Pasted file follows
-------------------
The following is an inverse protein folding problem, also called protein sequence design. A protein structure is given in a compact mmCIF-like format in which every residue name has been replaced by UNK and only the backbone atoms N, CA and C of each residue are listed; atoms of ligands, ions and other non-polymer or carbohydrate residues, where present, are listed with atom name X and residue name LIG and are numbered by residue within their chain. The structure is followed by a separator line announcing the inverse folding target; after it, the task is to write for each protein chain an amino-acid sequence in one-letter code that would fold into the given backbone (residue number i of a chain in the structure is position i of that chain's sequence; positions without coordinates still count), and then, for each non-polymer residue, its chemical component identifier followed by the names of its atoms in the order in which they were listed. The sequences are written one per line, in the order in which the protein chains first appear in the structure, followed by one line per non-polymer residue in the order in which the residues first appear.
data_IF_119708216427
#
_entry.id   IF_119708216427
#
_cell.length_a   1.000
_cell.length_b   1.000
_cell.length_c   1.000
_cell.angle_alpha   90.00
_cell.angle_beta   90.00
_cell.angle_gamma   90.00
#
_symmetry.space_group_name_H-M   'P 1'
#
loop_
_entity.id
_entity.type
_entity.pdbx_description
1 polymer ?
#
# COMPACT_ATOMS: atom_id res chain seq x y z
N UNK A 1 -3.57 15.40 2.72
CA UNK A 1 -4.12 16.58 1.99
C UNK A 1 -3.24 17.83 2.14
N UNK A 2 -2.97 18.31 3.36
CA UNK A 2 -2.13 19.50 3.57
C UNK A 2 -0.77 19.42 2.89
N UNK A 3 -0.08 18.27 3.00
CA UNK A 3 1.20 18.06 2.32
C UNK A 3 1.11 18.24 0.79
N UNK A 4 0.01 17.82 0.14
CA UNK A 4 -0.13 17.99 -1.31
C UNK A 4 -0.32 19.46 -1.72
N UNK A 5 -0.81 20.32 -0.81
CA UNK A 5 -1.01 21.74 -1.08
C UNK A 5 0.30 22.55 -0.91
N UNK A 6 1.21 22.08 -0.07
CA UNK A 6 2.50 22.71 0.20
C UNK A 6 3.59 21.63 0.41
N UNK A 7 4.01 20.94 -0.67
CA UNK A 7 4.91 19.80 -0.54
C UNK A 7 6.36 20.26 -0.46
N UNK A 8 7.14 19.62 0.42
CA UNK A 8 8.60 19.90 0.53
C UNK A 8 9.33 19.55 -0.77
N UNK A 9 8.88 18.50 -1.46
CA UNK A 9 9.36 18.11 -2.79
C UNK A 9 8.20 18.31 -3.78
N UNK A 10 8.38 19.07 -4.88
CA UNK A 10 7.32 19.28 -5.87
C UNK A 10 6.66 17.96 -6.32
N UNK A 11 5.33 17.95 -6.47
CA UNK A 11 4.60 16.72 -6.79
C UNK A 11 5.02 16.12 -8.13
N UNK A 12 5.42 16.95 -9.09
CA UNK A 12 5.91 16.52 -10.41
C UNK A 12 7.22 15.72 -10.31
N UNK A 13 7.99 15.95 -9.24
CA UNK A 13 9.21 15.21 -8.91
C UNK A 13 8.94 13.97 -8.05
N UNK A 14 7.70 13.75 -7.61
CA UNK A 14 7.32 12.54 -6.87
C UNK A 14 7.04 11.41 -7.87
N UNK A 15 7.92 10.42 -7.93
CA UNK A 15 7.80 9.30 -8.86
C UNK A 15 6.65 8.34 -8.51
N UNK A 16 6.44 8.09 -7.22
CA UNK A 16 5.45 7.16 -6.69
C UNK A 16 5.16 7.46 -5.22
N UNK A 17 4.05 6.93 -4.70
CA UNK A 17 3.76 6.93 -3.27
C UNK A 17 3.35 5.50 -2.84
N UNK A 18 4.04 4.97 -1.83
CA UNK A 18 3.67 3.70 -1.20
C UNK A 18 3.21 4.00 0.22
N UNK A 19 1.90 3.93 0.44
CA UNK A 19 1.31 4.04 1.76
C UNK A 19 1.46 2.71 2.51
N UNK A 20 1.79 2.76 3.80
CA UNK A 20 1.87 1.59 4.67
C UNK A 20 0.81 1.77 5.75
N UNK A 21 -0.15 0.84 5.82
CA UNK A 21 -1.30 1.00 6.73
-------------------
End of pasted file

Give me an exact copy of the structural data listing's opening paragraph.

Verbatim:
The following is an inverse protein folding problem, also called protein sequence design. A protein structure is given in a compact mmCIF-like format in which every residue name has been replaced by UNK and only the backbone atoms N, CA and C of each residue are listed; atoms of ligands, ions and other non-polymer or carbohydrate residues, where present, are listed with atom name X and residue name LIG and are numbered by residue within their chain. The structure is followed by a separator line announcing the inverse folding target; after it, the task is to write for each protein chain an amino-acid sequence in one-letter code that would fold into the given backbone (residue number i of a chain in the structure is position i of that chain's sequence; positions without coordinates still count), and then, for each non-polymer residue, its chemical component identifier followed by the names of its atoms in the order in which they were listed. The sequences are written one per line, in the order in which the protein chains first appear in the structure, followed by one line per non-polymer residue in the order in which the residues first appear.